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Double points race scheme is a formula for farce

Red Bull Formula One driver Sebastian Vettel of Germany waves to fans after winning the Austin F1 Grand Prix at the Circuit of the Americas in Austin November 17, 2013.


You know something has gone horribly wrong in Formula One when Ferrari fans agree with Sebastian Vettel.

That's what happened earlier this week after the F1 Strategy Group and the F1 Commission decided to make the final race of the season worth double points as a way to spice up the driver's title.

Many feel the move is a knee-jerk reaction against Vettel's four straight crowns and his runaway championship this year, which the German wunderkind clinched with one-quarter of the season to go.

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The idea didn't go over well. It didn't matter what team you supported, it was next to impossible to find anyone connected with the sport who praised the move to award 50 points for a win in the Abu Dhabi Grand Prix next fall.

Reigning champion Vettel said it best: "This is absurd."

He rightly added that the double points rule "punishes those who have worked hard during a whole season. I respect the old traditions in F1 and do not understand this new rule."

Agreement with the Red Bull star was almost unanimous, with fans and media alike universally deriding the change on social media. Even die-hard Ferrari fans – possibly the same louts who booed Vettel when he won September's Italian Grand Prix at Monza ahead of the scarlet car of crowd favourite Fernando Alonso – found themselves on the same side of the debate as Vettel.

The blanket panning of the move also highlighted the fact that even with the Formula One Teams Association organizing several fan forums over the past few years, the sport really hasn't made any strides in understanding the fans in the stands.

Fans and Vettel also had good reason to criticize: Not only is it a silly decision that flies in the face of fair competition, but it is also solves a non-existent problem with a solution that doesn't work.

In all, 42 per cent of the total crowns handed out by F1 (27 of 64) have been decided in the final race. In recent years, 13 of the past 30 world championships have been awarded at the last grand prix, a clip of about 43 per cent. In addition, only 10 of the past 30 seasons saw a champion crowned prior to the penultimate race, which means a full 80 per cent of championships kept fans on the edge of their seats until the end of the year.

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So, Monday's double points decision is akin to the National Hockey League moving to alter the Stanley Cup finals because two out of every 10 series don't go past game five.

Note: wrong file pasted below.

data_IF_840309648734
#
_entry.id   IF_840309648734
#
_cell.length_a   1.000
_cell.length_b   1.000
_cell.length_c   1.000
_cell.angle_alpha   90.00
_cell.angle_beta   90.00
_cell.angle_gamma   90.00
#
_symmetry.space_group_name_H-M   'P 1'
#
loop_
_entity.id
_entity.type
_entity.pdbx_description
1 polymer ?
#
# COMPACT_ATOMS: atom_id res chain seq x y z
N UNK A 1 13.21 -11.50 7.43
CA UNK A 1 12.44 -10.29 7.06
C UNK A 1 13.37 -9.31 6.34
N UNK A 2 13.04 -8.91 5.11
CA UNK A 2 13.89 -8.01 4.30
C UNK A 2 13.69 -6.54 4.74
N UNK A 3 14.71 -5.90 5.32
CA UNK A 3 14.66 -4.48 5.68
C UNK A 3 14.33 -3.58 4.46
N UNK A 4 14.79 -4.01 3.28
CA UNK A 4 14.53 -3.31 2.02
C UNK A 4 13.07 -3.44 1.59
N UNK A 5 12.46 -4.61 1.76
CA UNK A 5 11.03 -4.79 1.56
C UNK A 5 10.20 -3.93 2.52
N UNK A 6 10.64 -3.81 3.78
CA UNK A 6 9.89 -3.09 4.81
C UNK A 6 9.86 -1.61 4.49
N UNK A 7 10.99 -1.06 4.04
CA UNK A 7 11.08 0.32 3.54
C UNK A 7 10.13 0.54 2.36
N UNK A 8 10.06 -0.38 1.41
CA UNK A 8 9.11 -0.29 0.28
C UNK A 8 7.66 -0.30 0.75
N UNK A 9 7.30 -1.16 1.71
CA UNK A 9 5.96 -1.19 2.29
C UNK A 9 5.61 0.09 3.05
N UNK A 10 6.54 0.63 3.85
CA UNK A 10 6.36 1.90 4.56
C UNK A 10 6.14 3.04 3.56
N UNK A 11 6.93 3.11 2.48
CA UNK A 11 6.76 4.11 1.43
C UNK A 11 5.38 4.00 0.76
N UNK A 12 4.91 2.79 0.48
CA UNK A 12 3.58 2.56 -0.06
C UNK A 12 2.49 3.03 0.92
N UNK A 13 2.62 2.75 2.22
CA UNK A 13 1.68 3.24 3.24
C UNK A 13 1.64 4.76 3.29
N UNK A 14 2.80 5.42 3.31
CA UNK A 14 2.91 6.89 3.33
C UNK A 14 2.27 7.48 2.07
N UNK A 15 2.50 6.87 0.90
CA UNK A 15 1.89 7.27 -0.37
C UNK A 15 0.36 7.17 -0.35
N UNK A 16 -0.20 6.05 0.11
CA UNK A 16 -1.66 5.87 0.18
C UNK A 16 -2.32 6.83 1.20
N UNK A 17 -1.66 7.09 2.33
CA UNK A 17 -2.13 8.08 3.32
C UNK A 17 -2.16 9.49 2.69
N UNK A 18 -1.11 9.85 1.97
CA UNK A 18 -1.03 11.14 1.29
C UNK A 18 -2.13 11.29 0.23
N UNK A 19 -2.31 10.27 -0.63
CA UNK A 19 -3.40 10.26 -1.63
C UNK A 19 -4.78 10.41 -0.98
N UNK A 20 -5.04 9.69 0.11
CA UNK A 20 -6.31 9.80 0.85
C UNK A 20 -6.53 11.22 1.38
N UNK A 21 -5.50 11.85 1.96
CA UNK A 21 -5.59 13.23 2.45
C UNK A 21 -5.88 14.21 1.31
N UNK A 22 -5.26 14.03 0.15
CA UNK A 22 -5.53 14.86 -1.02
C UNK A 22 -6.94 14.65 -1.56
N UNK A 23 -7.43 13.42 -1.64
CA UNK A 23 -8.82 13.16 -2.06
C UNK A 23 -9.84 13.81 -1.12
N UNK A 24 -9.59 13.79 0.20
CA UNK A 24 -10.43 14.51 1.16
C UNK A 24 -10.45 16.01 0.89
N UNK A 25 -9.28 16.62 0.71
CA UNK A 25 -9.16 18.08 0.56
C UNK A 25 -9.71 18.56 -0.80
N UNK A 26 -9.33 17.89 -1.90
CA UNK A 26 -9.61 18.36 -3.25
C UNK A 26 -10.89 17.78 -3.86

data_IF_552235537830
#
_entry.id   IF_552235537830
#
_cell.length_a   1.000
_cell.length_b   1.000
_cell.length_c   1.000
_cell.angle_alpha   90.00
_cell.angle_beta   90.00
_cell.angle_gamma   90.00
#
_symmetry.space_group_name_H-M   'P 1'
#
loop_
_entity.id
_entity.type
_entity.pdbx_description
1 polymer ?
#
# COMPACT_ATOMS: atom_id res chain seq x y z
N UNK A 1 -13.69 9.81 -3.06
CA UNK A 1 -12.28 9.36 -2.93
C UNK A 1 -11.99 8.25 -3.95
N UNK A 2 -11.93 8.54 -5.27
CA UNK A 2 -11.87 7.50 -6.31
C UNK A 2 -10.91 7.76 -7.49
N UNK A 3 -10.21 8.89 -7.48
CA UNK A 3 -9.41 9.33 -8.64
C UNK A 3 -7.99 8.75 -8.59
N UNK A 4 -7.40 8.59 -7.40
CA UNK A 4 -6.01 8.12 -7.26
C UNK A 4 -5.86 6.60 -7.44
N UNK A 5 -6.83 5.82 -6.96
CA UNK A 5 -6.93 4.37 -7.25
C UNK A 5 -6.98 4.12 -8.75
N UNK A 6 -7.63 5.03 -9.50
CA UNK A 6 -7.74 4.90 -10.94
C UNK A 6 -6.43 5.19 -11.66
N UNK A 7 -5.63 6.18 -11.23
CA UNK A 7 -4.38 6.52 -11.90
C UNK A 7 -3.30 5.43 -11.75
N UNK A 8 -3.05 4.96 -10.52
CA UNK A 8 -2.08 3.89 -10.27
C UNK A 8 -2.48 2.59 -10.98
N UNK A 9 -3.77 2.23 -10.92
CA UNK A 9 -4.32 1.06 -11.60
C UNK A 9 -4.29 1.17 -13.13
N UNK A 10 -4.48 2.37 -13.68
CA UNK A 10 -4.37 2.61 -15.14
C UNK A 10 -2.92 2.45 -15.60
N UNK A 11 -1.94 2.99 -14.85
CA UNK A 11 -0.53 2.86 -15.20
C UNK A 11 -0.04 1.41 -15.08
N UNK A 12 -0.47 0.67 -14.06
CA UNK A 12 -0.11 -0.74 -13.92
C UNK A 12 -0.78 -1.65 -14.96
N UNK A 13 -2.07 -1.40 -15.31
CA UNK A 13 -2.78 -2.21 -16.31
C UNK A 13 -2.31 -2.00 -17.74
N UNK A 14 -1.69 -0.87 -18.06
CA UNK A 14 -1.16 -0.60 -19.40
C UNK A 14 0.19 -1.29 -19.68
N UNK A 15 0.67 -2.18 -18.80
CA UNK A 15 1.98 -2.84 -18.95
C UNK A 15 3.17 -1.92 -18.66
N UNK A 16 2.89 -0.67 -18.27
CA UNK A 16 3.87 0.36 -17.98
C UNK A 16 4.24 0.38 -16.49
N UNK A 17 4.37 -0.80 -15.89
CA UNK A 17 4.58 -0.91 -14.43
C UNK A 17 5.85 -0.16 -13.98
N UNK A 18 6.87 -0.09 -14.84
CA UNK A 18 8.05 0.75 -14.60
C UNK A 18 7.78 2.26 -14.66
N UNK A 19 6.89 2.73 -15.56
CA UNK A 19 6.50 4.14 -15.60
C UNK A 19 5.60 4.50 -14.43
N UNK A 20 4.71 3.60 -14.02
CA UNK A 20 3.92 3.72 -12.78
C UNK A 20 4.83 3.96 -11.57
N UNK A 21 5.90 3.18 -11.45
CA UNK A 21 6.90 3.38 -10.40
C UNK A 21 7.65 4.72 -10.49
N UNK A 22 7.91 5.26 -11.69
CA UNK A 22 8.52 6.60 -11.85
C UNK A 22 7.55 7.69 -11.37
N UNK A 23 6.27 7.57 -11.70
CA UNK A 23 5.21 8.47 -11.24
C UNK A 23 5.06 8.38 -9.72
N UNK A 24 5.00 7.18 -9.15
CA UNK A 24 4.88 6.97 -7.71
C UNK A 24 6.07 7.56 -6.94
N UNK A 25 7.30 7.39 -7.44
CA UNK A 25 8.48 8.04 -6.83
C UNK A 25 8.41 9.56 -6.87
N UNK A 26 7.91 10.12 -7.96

This change is reminiscent of the push to modify the points system three years ago. At that time, the F1 Commission altered the points system to "encourage the race to win" by making them worth 25 points rather than 10 and extending scoring from the top eight to the top 10. In reality, the actual proportion of points really didn't change that much and it's more than doubtful that the new scoring system made any F1 driver want to win more. Similarly, a 50-point finale doesn't add any impetus to take a chequered flag.

Let's be clear: Anyone who has actually passed muster and reached the pinnacle of motorsport wants to win every race. It doesn't matter to the guys in the cockpits if race wins are worth 50 points or 25 or one, they will push as hard as possible on every lap. And that goes for IndyCar, NASCAR and every other racing series.

To make matters worse, a double-points finale would have only changed the eventual title winner three times in the past 30 championships (2003, 2008, and 2012) and would have taken the title to the final race in six other years, but not altered the result (1987, 1989, 1990, 2000, 2005, and 2009).

In fact, in the past 30 years, the double points final race idea would have never pushed the title fight into the last grand prix and changed the outcome already in the books.

Possibly the most damning argument is that five drivers in the past 30 seasons didn't need double points to come from behind to win the title in the final race (Prost in 1986, Jacques Villeneuve in 1997, Mika Häkkinen in 1999, Kimi Räikkönen in 2007, and Sebastian Vettel in 2010), which is one more than the new rule would have delivered over the same period.

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On the other hand, the scheme diminishes the value of the other 18 races on the calendar, which now deliver half the points of the stop in Abu Dhabi.

Perhaps fans can make their feelings clear by demanding to pay only half price for tickets to the first 18 grand prix in 2014, including those going to Montreal for the series' annual stop in Canada, since the results of those races only worth half of the Abu Dhabi event.

Let's hope it doesn't come to that and F1 instead listens to its fans and reverses this daft decision.

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About the Author
Motorsports columnist

There's an old saying about timing being everything in racing and Jeff Pappone's career as a motorsport correspondent shows that it also applies to journalists covering the sport too. More


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